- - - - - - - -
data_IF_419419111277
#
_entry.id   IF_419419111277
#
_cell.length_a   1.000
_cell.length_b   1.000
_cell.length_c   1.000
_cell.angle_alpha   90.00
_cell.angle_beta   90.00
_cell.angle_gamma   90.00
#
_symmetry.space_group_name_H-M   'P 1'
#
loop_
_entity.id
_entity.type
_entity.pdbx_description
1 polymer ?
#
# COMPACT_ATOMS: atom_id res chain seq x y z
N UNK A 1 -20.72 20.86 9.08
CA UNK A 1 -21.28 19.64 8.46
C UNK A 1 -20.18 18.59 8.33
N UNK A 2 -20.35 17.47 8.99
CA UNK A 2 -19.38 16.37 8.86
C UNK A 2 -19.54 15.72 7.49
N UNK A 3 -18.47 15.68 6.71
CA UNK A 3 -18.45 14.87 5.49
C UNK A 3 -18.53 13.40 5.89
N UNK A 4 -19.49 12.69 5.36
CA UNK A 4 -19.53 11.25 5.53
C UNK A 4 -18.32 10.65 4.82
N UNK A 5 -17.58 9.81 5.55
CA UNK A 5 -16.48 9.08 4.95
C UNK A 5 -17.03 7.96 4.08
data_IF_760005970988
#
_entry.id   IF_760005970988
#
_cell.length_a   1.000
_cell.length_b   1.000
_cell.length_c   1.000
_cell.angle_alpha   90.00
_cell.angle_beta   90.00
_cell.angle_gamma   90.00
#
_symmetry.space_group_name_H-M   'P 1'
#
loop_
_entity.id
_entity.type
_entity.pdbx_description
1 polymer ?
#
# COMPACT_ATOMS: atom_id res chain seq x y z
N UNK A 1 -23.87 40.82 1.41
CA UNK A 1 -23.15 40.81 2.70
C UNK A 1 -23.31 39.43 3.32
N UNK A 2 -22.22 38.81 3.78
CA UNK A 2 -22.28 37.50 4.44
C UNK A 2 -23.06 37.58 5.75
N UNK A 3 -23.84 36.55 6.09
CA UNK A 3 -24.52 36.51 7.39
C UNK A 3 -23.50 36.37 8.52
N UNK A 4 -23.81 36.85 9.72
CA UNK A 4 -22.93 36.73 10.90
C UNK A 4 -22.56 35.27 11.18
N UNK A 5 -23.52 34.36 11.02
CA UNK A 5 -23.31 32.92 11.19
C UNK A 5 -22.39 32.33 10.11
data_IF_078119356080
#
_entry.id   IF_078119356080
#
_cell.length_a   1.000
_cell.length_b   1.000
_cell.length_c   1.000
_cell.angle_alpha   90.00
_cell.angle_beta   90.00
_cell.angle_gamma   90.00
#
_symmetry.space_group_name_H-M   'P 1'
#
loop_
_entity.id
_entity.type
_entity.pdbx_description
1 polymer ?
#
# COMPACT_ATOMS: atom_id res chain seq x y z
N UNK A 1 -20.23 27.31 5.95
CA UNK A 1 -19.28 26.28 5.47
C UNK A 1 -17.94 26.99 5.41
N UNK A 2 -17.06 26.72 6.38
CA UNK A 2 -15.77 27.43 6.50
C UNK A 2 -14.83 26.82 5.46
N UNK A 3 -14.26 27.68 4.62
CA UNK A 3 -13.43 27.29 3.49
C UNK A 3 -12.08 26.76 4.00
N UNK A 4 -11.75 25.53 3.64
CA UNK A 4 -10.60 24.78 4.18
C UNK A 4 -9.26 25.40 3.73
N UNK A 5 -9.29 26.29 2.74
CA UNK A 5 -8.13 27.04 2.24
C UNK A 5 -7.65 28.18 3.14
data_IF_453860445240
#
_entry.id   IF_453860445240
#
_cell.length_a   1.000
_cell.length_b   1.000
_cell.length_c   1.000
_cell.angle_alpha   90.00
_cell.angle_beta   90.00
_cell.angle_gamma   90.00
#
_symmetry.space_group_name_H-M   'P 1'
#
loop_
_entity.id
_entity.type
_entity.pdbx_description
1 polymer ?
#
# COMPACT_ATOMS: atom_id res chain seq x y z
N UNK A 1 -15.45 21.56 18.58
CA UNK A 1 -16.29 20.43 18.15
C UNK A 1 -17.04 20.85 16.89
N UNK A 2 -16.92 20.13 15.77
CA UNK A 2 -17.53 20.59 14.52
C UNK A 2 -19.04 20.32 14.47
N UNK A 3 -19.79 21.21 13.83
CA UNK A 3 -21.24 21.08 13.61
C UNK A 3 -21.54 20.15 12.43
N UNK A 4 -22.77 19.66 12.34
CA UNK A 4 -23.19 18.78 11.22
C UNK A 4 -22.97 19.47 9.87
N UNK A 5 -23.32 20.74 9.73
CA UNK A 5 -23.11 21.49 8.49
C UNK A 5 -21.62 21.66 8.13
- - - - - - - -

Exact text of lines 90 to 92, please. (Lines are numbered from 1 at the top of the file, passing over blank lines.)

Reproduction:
# COMPACT_ATOMS: atom_id res chain seq x y z
N UNK A 1 -20.23 27.31 5.95
CA UNK A 1 -19.28 26.28 5.47